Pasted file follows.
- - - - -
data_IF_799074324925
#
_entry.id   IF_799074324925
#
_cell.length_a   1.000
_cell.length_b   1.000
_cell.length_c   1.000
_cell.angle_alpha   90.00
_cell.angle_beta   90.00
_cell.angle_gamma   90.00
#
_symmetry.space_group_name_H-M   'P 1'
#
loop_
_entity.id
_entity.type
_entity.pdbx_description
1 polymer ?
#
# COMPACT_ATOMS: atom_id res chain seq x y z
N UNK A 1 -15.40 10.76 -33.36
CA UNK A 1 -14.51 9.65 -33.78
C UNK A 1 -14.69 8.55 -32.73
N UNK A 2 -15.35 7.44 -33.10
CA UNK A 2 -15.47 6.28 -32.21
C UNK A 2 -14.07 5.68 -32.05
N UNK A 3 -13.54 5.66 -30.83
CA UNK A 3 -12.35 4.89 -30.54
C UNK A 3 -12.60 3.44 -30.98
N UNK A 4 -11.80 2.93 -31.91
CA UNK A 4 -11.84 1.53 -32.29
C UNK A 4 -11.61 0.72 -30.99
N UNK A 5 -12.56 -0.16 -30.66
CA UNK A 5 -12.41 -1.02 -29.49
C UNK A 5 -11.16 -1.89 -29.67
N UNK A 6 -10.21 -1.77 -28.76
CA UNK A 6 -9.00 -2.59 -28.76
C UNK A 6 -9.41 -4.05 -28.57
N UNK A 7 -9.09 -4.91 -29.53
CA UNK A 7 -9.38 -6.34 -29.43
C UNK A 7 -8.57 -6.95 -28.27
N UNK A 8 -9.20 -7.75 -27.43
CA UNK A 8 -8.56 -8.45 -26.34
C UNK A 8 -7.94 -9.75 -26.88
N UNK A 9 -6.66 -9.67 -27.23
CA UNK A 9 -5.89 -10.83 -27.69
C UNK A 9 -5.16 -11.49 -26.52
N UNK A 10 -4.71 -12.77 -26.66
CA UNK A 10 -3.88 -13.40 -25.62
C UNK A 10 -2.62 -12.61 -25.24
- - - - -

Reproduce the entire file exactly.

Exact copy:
data_IF_799074324925
#
_entry.id   IF_799074324925
#
_cell.length_a   1.000
_cell.length_b   1.000
_cell.length_c   1.000
_cell.angle_alpha   90.00
_cell.angle_beta   90.00
_cell.angle_gamma   90.00
#
_symmetry.space_group_name_H-M   'P 1'
#
loop_
_entity.id
_entity.type
_entity.pdbx_description
1 polymer ?
#
# COMPACT_ATOMS: atom_id res chain seq x y z
N UNK A 1 -15.40 10.76 -33.36
CA UNK A 1 -14.51 9.65 -33.78
C UNK A 1 -14.69 8.55 -32.73
N UNK A 2 -15.35 7.44 -33.10
CA UNK A 2 -15.47 6.28 -32.21
C UNK A 2 -14.07 5.68 -32.05
N UNK A 3 -13.54 5.66 -30.83
CA UNK A 3 -12.35 4.89 -30.54
C UNK A 3 -12.60 3.44 -30.98
N UNK A 4 -11.80 2.93 -31.91
CA UNK A 4 -11.84 1.53 -32.29
C UNK A 4 -11.61 0.72 -30.99
N UNK A 5 -12.56 -0.16 -30.66
CA UNK A 5 -12.41 -1.02 -29.49
C UNK A 5 -11.16 -1.89 -29.67
N UNK A 6 -10.21 -1.77 -28.76
CA UNK A 6 -9.00 -2.59 -28.76
C UNK A 6 -9.41 -4.05 -28.57
N UNK A 7 -9.09 -4.91 -29.53
CA UNK A 7 -9.38 -6.34 -29.43
C UNK A 7 -8.57 -6.95 -28.27
N UNK A 8 -9.20 -7.75 -27.43
CA UNK A 8 -8.56 -8.45 -26.34
C UNK A 8 -7.94 -9.75 -26.88
N UNK A 9 -6.66 -9.67 -27.23
CA UNK A 9 -5.89 -10.83 -27.69
C UNK A 9 -5.16 -11.49 -26.52
N UNK A 10 -4.71 -12.77 -26.66
CA UNK A 10 -3.88 -13.40 -25.62
C UNK A 10 -2.62 -12.61 -25.24